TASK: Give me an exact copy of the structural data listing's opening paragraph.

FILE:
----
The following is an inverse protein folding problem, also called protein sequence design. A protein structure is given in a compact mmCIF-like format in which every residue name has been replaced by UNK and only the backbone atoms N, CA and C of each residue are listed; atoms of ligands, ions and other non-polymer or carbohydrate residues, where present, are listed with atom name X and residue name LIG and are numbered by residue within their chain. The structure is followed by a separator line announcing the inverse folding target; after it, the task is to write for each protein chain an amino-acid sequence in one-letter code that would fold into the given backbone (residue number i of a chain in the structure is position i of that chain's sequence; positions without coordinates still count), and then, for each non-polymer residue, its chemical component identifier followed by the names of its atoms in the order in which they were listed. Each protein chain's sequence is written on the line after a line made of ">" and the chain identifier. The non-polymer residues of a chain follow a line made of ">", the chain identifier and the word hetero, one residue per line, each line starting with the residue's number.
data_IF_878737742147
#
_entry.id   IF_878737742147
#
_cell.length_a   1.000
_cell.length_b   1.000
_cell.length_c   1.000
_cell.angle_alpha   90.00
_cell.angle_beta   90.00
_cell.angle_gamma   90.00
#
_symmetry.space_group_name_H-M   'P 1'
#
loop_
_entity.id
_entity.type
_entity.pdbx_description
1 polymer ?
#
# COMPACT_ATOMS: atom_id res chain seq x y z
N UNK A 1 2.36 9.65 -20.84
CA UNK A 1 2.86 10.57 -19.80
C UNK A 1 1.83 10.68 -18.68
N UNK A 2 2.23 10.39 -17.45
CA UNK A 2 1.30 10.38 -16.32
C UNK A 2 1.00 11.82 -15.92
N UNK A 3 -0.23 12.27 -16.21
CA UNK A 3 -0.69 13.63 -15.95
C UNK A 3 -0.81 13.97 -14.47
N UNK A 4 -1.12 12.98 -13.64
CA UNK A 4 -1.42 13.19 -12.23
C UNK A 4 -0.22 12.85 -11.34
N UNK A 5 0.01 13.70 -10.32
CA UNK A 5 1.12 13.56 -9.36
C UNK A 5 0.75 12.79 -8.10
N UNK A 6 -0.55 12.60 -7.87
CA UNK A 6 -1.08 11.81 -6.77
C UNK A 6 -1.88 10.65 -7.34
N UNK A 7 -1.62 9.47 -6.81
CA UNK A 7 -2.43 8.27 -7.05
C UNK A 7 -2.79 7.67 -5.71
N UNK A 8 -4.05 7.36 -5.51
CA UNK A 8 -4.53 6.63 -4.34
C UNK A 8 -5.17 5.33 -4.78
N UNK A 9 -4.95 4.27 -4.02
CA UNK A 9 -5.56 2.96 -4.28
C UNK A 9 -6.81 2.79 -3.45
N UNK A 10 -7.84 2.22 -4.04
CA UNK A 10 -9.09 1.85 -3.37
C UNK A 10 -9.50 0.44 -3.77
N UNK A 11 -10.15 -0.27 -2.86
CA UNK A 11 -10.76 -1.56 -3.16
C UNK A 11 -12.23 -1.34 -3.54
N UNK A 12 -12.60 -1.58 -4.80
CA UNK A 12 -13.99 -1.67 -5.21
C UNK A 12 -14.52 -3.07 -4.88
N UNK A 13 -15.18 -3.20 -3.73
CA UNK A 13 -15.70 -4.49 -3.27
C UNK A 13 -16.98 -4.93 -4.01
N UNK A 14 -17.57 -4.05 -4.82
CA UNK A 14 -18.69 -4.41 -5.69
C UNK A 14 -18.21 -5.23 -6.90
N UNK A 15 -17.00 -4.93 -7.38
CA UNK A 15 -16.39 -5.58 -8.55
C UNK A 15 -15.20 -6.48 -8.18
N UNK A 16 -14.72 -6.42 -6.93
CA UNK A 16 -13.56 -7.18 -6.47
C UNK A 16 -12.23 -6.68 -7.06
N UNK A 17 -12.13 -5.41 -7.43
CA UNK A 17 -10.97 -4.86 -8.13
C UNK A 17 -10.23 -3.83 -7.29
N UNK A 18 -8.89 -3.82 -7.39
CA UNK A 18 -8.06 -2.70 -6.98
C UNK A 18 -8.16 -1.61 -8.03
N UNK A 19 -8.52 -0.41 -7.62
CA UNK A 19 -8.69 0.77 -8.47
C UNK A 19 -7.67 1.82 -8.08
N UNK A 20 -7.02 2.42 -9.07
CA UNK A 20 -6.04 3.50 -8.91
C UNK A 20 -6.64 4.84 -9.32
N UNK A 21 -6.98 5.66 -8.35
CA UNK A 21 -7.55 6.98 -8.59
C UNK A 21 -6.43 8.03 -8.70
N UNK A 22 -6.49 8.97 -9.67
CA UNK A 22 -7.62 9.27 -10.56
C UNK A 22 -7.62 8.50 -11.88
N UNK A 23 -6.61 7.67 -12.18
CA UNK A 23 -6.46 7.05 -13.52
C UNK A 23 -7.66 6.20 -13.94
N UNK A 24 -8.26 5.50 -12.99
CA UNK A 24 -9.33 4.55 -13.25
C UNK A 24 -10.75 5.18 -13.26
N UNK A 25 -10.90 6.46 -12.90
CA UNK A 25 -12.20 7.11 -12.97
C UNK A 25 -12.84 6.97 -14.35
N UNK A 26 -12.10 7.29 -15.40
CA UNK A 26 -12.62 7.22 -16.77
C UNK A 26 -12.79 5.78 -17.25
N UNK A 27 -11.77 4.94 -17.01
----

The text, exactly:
The following is an inverse protein folding problem, also called protein sequence design. A protein structure is given in a compact mmCIF-like format in which every residue name has been replaced by UNK and only the backbone atoms N, CA and C of each residue are listed; atoms of ligands, ions and other non-polymer or carbohydrate residues, where present, are listed with atom name X and residue name LIG and are numbered by residue within their chain. The structure is followed by a separator line announcing the inverse folding target; after it, the task is to write for each protein chain an amino-acid sequence in one-letter code that would fold into the given backbone (residue number i of a chain in the structure is position i of that chain's sequence; positions without coordinates still count), and then, for each non-polymer residue, its chemical component identifier followed by the names of its atoms in the order in which they were listed. Each protein chain's sequence is written on the line after a line made of ">" and the chain identifier. The non-polymer residues of a chain follow a line made of ">", the chain identifier and the word hetero, one residue per line, each line starting with the residue's number.